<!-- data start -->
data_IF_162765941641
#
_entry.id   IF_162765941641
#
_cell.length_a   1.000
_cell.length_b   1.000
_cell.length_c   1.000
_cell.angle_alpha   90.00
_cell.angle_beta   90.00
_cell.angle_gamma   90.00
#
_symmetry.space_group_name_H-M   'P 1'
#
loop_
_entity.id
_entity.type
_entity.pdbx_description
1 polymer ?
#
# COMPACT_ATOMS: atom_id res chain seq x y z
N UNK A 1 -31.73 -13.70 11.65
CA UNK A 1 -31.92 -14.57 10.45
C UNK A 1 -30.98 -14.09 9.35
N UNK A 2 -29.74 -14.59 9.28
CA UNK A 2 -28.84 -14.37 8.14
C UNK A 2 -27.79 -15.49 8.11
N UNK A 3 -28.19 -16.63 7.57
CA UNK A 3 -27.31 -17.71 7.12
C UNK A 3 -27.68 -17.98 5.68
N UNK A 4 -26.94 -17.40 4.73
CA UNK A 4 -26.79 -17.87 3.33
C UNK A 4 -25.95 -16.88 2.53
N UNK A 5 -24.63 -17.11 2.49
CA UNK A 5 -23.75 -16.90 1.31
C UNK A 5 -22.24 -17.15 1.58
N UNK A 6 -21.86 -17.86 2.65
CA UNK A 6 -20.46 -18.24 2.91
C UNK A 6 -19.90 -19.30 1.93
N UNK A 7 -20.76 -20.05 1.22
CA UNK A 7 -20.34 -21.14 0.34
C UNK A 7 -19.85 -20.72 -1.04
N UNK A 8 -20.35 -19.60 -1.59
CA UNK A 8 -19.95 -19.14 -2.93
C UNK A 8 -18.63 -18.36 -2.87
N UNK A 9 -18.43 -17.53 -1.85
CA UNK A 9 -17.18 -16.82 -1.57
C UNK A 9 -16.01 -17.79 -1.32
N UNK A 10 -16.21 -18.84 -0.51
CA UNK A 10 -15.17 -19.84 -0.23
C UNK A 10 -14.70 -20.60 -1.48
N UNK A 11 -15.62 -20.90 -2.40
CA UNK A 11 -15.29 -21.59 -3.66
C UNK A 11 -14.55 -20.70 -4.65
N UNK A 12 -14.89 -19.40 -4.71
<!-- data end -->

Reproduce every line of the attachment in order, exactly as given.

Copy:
data_IF_162765941641
#
_entry.id   IF_162765941641
#
_cell.length_a   1.000
_cell.length_b   1.000
_cell.length_c   1.000
_cell.angle_alpha   90.00
_cell.angle_beta   90.00
_cell.angle_gamma   90.00
#
_symmetry.space_group_name_H-M   'P 1'
#
loop_
_entity.id
_entity.type
_entity.pdbx_description
1 polymer ?
#
# COMPACT_ATOMS: atom_id res chain seq x y z
N UNK A 1 -31.73 -13.70 11.65
CA UNK A 1 -31.92 -14.57 10.45
C UNK A 1 -30.98 -14.09 9.35
N UNK A 2 -29.74 -14.59 9.28
CA UNK A 2 -28.84 -14.37 8.14
C UNK A 2 -27.79 -15.49 8.11
N UNK A 3 -28.19 -16.63 7.57
CA UNK A 3 -27.31 -17.71 7.12
C UNK A 3 -27.68 -17.98 5.68
N UNK A 4 -26.94 -17.40 4.73
CA UNK A 4 -26.79 -17.87 3.33
C UNK A 4 -25.95 -16.88 2.53
N UNK A 5 -24.63 -17.11 2.49
CA UNK A 5 -23.75 -16.90 1.31
C UNK A 5 -22.24 -17.15 1.58
N UNK A 6 -21.86 -17.86 2.65
CA UNK A 6 -20.46 -18.24 2.91
C UNK A 6 -19.90 -19.30 1.93
N UNK A 7 -20.76 -20.05 1.22
CA UNK A 7 -20.34 -21.14 0.34
C UNK A 7 -19.85 -20.72 -1.04
N UNK A 8 -20.35 -19.60 -1.59
CA UNK A 8 -19.95 -19.14 -2.93
C UNK A 8 -18.63 -18.36 -2.87
N UNK A 9 -18.43 -17.53 -1.85
CA UNK A 9 -17.18 -16.82 -1.57
C UNK A 9 -16.01 -17.79 -1.32
N UNK A 10 -16.21 -18.84 -0.51
CA UNK A 10 -15.17 -19.84 -0.23
C UNK A 10 -14.70 -20.60 -1.48
N UNK A 11 -15.62 -20.90 -2.40
CA UNK A 11 -15.29 -21.59 -3.66
C UNK A 11 -14.55 -20.70 -4.65
N UNK A 12 -14.89 -19.40 -4.71